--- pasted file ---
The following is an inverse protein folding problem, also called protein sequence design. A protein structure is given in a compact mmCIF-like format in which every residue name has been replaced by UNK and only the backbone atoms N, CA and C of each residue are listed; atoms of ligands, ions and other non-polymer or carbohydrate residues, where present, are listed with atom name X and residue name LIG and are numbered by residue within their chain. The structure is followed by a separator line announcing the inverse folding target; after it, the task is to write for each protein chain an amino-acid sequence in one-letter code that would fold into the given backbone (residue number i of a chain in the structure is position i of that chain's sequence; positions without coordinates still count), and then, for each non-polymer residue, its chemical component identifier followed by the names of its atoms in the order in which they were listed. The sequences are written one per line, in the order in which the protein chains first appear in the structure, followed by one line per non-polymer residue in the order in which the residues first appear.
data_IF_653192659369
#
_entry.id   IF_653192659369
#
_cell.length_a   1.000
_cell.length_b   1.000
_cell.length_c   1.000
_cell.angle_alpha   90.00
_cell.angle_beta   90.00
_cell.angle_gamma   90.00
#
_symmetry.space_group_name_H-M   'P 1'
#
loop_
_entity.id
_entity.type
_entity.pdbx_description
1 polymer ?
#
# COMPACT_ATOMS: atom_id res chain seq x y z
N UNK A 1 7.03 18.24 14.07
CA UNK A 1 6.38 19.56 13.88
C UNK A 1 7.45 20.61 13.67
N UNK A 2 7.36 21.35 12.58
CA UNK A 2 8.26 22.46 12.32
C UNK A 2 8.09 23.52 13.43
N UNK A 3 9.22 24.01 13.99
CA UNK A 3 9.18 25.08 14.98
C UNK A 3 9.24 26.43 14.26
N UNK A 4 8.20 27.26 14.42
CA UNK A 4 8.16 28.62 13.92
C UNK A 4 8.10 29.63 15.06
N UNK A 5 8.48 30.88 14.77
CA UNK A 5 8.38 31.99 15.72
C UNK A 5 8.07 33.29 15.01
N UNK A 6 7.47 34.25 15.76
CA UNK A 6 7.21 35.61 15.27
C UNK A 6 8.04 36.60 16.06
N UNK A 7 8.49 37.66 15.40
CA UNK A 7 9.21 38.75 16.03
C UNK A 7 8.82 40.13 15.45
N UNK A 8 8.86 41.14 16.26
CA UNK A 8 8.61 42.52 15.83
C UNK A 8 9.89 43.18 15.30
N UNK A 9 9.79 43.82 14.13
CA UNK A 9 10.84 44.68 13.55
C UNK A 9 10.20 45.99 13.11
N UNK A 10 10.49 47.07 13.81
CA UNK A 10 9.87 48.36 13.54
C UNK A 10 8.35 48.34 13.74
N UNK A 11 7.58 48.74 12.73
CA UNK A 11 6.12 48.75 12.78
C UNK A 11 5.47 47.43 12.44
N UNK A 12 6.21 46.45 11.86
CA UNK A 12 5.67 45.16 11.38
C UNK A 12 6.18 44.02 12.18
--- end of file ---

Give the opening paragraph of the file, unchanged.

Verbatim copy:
The following is an inverse protein folding problem, also called protein sequence design. A protein structure is given in a compact mmCIF-like format in which every residue name has been replaced by UNK and only the backbone atoms N, CA and C of each residue are listed; atoms of ligands, ions and other non-polymer or carbohydrate residues, where present, are listed with atom name X and residue name LIG and are numbered by residue within their chain. The structure is followed by a separator line announcing the inverse folding target; after it, the task is to write for each protein chain an amino-acid sequence in one-letter code that would fold into the given backbone (residue number i of a chain in the structure is position i of that chain's sequence; positions without coordinates still count), and then, for each non-polymer residue, its chemical component identifier followed by the names of its atoms in the order in which they were listed. The sequences are written one per line, in the order in which the protein chains first appear in the structure, followed by one line per non-polymer residue in the order in which the residues first appear.